Reading Rationale

In a stack of papers called Reading.

  • Sep
  • 18
  • 2006

In the face of only 10 of my 60 English 3 students having read chapters 3 and 4 of The Scarlet Letter, I explained a bit of logic to the kids. Maybe it will help you out.


You know what you get when only 5 people in class have read and are prepared? You get a Super-Size portion of boring. It’s a very slim possibility to do anything interesting when so few are prepared.

So maybe the rumors floating around campus are wrong. The rumors are that this book is the most boring piece of literature ever published. Your friends are saying that you shouldn’t read this book without a pillow close by, how several people have “literally” fallen asleep while reading. What if it’s not entirely the book’s fault?

What if class just gets boring because so few people read the book? What if the declining number of readers is what makes this book seem dull in class?

Think about how liberating that is. If that’s the case, then we can cure that boredom your colleagues have experienced simply by reading. You walk into class ready to take on the day and engage in whatever discussion or activity is planned. You can even partake in a discussion about how boring the story is.

But you have to read first.

If you haven’t read the book, then your opinion really doesn’t matter. Without the experience of the entire book behind you, your thoughts on how uninteresting the novel is don’t mean much at all. If I don’t watch any or only watch the first 30 minutes of a movie, am I really qualified to give you a review of the film? In order for your opinion to carry any weight, you have to read the book.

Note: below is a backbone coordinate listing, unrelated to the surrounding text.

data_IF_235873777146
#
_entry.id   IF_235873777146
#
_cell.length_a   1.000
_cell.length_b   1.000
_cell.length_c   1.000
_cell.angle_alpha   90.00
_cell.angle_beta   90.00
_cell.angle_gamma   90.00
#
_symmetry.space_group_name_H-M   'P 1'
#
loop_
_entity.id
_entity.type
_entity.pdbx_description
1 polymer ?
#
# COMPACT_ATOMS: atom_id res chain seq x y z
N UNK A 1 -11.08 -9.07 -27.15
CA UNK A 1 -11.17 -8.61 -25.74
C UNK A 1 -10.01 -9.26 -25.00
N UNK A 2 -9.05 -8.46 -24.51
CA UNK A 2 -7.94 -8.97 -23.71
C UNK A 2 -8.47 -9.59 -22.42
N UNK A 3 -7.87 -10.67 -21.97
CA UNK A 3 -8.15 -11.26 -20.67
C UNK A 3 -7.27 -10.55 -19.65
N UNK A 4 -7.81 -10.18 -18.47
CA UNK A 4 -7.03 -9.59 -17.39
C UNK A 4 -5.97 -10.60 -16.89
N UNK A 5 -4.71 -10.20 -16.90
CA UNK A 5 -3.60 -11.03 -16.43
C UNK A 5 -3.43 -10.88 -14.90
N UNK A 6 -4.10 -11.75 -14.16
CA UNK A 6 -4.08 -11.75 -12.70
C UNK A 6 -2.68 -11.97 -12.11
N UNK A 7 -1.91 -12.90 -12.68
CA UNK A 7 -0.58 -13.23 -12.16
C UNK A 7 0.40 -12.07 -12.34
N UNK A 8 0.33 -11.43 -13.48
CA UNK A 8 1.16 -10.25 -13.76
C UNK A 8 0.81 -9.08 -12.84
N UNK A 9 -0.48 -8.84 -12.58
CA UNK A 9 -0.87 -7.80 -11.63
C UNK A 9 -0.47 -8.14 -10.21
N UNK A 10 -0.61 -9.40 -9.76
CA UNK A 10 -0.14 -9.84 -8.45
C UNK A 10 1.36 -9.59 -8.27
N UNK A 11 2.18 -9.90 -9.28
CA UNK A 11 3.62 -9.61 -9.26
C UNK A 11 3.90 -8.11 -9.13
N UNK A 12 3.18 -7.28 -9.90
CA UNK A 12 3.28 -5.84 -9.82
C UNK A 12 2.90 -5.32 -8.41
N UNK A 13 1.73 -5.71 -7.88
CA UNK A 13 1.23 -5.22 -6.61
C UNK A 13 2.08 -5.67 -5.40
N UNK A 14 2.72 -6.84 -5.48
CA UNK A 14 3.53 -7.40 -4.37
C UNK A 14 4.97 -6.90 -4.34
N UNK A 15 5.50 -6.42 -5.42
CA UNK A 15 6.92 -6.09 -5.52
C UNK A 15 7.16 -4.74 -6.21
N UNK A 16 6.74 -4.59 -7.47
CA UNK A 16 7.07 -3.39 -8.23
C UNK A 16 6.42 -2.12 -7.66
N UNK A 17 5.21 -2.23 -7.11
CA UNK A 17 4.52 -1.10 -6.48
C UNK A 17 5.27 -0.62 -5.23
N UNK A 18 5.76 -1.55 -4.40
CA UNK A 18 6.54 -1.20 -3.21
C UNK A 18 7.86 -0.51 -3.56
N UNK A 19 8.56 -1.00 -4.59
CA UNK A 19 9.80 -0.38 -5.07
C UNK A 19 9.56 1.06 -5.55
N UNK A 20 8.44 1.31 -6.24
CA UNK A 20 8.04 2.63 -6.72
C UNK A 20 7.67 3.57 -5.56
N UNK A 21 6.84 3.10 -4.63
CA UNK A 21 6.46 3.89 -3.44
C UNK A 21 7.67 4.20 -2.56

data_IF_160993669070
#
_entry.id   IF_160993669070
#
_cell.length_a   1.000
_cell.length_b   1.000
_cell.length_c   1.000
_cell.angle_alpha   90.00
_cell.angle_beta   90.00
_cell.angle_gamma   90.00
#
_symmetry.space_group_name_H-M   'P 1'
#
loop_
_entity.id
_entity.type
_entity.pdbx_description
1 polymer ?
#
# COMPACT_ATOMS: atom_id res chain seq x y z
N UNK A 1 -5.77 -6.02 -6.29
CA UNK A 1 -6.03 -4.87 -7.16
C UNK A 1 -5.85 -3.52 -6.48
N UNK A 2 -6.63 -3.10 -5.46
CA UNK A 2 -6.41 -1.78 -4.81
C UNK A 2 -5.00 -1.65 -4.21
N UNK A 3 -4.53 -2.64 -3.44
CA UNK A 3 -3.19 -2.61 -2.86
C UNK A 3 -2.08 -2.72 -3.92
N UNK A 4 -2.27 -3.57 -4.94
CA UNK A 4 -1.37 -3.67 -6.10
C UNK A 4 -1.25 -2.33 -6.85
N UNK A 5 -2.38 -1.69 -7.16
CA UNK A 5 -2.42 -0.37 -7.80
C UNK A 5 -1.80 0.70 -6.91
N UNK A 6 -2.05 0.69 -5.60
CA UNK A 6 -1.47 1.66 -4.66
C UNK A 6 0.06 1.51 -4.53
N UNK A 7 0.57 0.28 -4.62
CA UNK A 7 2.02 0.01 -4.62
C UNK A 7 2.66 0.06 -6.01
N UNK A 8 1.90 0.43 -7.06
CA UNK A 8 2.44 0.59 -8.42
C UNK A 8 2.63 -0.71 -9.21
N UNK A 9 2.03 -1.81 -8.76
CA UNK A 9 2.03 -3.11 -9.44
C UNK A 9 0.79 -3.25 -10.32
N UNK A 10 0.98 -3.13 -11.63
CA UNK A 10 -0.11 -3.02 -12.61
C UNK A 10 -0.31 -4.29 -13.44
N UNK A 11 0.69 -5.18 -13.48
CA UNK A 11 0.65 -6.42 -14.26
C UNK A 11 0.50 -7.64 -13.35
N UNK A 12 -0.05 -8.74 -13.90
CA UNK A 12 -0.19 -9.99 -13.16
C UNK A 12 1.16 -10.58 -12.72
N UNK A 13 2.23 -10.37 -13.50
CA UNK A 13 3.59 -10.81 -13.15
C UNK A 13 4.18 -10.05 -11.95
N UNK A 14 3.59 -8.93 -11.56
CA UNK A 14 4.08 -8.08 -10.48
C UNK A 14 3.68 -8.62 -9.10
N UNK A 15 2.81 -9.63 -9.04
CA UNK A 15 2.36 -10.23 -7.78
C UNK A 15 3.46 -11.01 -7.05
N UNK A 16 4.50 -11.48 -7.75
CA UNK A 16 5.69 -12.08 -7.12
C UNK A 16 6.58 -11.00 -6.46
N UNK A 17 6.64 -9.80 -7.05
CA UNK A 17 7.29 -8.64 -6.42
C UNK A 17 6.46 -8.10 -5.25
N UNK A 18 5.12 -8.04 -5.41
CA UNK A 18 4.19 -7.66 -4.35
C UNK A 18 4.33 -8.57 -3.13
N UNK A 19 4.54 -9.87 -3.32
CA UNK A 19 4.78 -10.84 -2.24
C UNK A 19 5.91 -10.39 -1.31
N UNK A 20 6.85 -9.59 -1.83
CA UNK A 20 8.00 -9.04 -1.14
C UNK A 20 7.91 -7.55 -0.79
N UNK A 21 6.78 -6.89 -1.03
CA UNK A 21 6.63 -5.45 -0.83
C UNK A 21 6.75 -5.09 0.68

Try an experiment: give yourself the possibility of doing something worthwhile tomorrow by reading.

We’re going to spend a few weeks with this story. You can make up your own mind or let others tell you whether or not this book is good. You can make our time intriguing and put yourself in a position to learn a few things or you can take it easy the next few weeks and make the class an incredibly boring conversation between me and the 3 others who are willing to speak up.

What are you going to do?


1. TheBizofKnowledge says:

[9/20/2006 - 5:58 pm]

Only 10 out of 60 students bothered reading the assignment? It’s still September, which unfortunately doesn’t bode well for the rest of the year. In my experience, students are usually all charged up and ready to go in September, and then their participation and preparation steadily declines as the year goes on.

Anyway, you’re right about classes and discussions being boring because of the students rather than the assignments. It’s a tough situation all around. As a teacher, there’s not much you can do when no one prepares. Time for pop quizzes, I guess!

2. Debzanne says:

[9/23/2006 - 12:49 am]

I hated the Scarlet Letter the first time. I remember complaining to my mom and dad over dinner one night. And I was a reader even then, but I couldn’t get into it. The only thing that got me through the book was reading with my mom. She went out and bought another copy and we took turns reading it aloud and talking about it. It made a lot more sense with her oral expression behind it, and she was around to explain things that were more “adult” in nature for me to grasp. The book picked about about 1/2-way in with the love triangle and everything, too, but the beginning is tough to get into.

I admit, though, I pumped my friends for details, pretended like I read in class, and then eventually read the whole book out loud with my mom over 2-3 nights right before the test.